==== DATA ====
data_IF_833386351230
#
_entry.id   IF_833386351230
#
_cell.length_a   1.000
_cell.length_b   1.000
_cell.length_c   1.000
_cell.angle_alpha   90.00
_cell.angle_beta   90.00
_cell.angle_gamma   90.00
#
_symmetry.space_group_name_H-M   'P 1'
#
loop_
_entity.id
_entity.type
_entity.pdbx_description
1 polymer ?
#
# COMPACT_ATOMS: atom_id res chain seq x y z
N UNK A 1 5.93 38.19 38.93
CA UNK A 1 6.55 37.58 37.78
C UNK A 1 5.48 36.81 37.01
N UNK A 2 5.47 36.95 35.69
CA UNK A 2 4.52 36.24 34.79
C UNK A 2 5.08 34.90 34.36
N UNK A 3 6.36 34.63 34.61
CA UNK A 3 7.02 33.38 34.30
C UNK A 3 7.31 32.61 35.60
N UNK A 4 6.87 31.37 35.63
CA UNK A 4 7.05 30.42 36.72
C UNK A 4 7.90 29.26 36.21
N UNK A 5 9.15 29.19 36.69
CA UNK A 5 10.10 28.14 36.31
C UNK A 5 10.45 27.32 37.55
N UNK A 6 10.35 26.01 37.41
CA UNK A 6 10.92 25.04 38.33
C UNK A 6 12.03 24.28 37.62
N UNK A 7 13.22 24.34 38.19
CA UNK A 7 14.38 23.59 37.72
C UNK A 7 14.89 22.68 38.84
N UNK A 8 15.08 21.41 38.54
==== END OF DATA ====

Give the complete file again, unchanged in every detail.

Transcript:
data_IF_833386351230
#
_entry.id   IF_833386351230
#
_cell.length_a   1.000
_cell.length_b   1.000
_cell.length_c   1.000
_cell.angle_alpha   90.00
_cell.angle_beta   90.00
_cell.angle_gamma   90.00
#
_symmetry.space_group_name_H-M   'P 1'
#
loop_
_entity.id
_entity.type
_entity.pdbx_description
1 polymer ?
#
# COMPACT_ATOMS: atom_id res chain seq x y z
N UNK A 1 5.93 38.19 38.93
CA UNK A 1 6.55 37.58 37.78
C UNK A 1 5.48 36.81 37.01
N UNK A 2 5.47 36.95 35.69
CA UNK A 2 4.52 36.24 34.79
C UNK A 2 5.08 34.90 34.36
N UNK A 3 6.36 34.63 34.61
CA UNK A 3 7.02 33.38 34.30
C UNK A 3 7.31 32.61 35.60
N UNK A 4 6.87 31.37 35.63
CA UNK A 4 7.05 30.42 36.72
C UNK A 4 7.90 29.26 36.21
N UNK A 5 9.15 29.19 36.69
CA UNK A 5 10.10 28.14 36.31
C UNK A 5 10.45 27.32 37.55
N UNK A 6 10.35 26.01 37.41
CA UNK A 6 10.92 25.04 38.33
C UNK A 6 12.03 24.28 37.62
N UNK A 7 13.22 24.34 38.19
CA UNK A 7 14.38 23.59 37.72
C UNK A 7 14.89 22.68 38.84
N UNK A 8 15.08 21.41 38.54